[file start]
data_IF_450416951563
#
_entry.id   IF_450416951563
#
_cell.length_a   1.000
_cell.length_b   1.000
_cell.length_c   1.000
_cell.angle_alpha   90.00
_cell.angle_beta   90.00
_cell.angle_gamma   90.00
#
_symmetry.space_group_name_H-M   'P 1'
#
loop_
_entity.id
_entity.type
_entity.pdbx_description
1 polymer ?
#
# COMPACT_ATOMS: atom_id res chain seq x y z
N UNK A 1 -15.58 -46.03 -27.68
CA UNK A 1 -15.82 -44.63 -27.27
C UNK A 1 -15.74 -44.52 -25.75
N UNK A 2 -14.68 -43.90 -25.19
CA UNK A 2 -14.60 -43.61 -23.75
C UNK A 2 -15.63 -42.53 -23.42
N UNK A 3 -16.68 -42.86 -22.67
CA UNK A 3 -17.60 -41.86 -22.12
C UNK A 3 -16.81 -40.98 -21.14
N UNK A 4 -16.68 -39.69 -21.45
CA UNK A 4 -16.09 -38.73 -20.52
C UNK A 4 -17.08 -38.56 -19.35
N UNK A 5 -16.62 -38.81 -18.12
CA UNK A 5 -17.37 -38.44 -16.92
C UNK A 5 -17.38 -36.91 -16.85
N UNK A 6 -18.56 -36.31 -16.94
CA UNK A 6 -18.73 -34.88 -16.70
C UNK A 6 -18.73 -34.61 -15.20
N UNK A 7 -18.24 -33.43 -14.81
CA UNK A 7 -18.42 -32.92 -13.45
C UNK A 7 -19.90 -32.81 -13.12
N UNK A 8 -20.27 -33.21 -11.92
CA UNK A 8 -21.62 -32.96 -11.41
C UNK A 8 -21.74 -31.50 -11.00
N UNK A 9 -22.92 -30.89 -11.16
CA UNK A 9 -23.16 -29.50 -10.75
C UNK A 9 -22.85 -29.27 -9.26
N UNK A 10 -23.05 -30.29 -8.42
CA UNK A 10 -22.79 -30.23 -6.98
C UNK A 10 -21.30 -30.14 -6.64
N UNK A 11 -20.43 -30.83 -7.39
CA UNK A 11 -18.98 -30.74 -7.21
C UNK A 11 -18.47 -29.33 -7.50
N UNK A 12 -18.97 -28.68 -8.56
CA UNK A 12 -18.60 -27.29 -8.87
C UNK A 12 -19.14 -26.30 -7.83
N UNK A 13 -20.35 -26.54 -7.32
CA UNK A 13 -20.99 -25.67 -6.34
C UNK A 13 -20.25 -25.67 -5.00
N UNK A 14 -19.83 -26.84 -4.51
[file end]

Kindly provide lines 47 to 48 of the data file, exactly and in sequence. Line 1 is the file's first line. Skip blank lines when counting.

C UNK A 9 -22.85 -29.27 -9.26
N UNK A 10 -23.05 -30.29 -8.42